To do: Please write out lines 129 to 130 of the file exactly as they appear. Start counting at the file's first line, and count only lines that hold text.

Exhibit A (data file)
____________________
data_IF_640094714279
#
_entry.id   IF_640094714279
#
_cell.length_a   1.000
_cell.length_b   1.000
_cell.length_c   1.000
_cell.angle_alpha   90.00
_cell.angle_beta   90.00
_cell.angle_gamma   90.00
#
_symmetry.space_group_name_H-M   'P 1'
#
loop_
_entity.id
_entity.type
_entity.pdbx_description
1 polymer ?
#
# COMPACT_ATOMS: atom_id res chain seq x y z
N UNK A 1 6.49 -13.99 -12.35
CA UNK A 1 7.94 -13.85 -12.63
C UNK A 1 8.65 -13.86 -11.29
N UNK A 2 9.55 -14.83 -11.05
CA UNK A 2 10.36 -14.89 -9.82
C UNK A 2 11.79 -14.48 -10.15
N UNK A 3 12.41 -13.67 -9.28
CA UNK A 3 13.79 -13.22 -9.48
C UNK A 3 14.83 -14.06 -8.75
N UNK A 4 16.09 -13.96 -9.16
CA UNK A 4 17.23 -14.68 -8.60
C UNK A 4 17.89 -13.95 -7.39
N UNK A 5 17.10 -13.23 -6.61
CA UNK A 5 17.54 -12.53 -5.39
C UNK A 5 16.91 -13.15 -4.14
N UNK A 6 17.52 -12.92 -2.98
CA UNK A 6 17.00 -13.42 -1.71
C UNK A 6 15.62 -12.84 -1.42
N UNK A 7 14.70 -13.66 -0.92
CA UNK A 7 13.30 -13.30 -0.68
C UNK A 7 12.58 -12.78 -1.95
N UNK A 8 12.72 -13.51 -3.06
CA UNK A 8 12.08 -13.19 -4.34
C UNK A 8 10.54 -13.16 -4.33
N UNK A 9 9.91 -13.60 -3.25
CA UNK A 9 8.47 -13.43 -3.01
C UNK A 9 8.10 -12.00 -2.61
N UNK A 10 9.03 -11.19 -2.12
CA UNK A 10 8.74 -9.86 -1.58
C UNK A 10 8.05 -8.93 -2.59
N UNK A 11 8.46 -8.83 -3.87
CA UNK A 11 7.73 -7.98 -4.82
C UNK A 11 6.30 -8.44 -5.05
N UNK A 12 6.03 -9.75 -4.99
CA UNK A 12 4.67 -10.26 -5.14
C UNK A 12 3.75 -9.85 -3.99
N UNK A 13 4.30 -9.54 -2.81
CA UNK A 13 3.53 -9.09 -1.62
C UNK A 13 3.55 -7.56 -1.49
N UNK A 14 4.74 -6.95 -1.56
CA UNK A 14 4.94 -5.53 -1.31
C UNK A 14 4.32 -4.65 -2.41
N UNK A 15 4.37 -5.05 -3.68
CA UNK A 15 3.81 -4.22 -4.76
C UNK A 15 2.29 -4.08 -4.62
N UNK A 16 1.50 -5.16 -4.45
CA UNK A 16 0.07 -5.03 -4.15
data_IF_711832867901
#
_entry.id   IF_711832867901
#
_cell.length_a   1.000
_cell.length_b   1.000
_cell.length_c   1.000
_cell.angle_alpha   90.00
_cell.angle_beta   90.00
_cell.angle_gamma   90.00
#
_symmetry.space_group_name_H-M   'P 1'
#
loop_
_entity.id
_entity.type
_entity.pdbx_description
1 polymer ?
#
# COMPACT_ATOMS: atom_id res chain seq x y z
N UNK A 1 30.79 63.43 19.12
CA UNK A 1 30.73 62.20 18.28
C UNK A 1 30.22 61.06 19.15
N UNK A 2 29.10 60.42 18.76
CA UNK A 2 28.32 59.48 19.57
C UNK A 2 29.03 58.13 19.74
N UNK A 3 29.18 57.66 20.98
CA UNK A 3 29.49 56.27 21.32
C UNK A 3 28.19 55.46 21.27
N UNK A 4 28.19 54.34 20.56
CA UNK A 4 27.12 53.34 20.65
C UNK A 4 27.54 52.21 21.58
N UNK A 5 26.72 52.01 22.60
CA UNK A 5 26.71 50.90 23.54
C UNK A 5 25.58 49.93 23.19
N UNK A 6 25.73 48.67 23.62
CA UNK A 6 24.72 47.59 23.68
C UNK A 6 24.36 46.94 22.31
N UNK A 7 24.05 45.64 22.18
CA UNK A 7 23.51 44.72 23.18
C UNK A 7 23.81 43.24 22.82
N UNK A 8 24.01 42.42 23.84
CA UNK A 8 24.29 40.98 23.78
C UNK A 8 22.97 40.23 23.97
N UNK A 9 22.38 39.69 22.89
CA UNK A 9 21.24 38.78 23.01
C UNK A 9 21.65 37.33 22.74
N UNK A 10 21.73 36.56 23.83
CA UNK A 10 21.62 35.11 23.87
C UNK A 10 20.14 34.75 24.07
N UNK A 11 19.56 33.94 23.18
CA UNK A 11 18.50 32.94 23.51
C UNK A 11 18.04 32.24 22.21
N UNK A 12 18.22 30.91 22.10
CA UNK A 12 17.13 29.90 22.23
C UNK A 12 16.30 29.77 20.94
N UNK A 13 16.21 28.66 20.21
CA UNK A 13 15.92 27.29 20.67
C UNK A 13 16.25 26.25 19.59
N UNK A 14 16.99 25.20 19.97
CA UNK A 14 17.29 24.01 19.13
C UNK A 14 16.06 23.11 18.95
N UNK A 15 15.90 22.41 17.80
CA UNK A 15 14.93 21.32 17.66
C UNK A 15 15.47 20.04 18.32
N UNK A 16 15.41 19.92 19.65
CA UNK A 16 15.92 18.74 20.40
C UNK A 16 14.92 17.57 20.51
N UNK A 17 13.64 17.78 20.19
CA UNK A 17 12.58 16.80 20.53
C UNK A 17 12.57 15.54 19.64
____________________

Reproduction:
C UNK A 14 16.06 23.11 18.95
N UNK A 15 15.90 22.41 17.80